Jewish groups sue NYC over circumcision rule


Orthodox Jewish groups have sued New York City to block a required warning to parents of the dangers of a ritual in which the circumciser uses his mouth to draw blood from the baby's penis.

The lawsuit was filed Thursday in the Federal District Court in Manhattan by the Central Rabbinical Congress of the United States and Canada, the International Bris Association and several individual circumcisers. It contends that the regulation, which conditions the ritual on parental consent, is unconstitutional and violates religious freedom by targeting a Jewish practice.

The rule, adopted unanimously by the New York City Board of Health last month, is aimed at reducing the risk that infants will contract herpes from the ancient ritual, known as metzitzah b'peh.

Using oral suction to take blood from the area of the circumcision wound is common in some of New York's ultra-Orthodox Jewish communities.

At least 11 boys contracted herpes from the practice between 2004 and 2011, according to city health officials. Two of them died from the disease and two others suffered brain damage, they said.

Under the rule, parents must sign a consent form that says the health department advises that “direct oral suction should not be performed” because of the risk of contracting herpes.

“It is important that parents know the risks associated with the practice,” City Health Commissioner Thomas Farley said in a statement.

The lawsuit says the city's conclusion that the ritual increases the risk of herpes is based on a flawed analysis and is not statistically sound.

NYC health commissioner condemns metzitzah b’peh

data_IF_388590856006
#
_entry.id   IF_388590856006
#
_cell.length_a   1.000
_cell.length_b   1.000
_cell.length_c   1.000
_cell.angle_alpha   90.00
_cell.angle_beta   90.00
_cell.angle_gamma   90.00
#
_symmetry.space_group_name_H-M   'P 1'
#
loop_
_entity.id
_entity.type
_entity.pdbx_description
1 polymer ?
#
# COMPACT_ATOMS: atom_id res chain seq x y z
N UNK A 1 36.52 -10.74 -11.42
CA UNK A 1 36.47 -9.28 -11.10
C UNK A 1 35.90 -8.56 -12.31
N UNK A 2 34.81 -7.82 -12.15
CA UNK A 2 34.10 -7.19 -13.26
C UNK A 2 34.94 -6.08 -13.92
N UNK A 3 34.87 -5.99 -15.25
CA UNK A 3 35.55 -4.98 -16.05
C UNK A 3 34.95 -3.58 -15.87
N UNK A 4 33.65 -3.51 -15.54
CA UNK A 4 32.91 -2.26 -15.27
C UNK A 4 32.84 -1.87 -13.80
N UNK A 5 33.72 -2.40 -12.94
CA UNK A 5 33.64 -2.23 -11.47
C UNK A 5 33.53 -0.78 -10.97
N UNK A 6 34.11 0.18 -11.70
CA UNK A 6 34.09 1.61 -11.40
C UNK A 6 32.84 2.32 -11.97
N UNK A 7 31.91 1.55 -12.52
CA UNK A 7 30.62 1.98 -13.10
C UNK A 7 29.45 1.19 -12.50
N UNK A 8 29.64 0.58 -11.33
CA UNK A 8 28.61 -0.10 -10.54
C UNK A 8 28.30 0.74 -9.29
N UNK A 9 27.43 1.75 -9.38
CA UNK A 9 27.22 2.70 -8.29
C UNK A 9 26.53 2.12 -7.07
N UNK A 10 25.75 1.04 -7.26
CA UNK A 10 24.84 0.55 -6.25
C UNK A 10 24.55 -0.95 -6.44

The New York City Health Commissioner has issued a strongly worded statement calling for an end to a controversial circumcision-related rite.

Dr. Thomas Farley said that direct oral-genital suction, known as metzitzah b’peh, should not be performed during Jewish ritual circumcision, and announced that several hospitals, including those serving the haredi Orthodox Jewish community, have agreed to distribute a brochure that describes the risk of contracting the herpes virus from the practice.

The controversy over metzitzah b’peh was reignited in March after it came to light that an unidentified infant died Sept. 28 at Brooklyn’s Maimonides Medical Center from “disseminated herpes simplex virus Type 1, complicating ritual circumcision with oral suction,” according to the death certificate,

Health Department investigations of newborns with herpes virus between 2000 –2011 have shown that 11 infants contracted the herpes virus when mohelim, or ritual circumcisers, placed their mouths directly on the child’s circumcision wound to draw blood away from the circumcision cut, according to a statement from the Health Department. Ten of these infants were hospitalized, at least two developed brain damage, and two babies died.

The brochure “Before the Bris” describes the risk to infants of contracting herpes through direct oral-genital suction and advises parents to ask the mohel before the bris if he practices metzitzah b’peh.

“There is no safe way to perform oral suction on any open wound in a newborn,” Farley said. “Parents considering ritual Jewish circumcision need to know that circumcision should only be performed under sterile conditions, like any other procedures that create open cuts, whether by mohelim or medical professionals.”

Haredi leaders have resisted calls to replace direct oral suction with alternative approaches used by some mohelim, such as the use of a sterile tube or gauze to take the blood from the circumcision wound.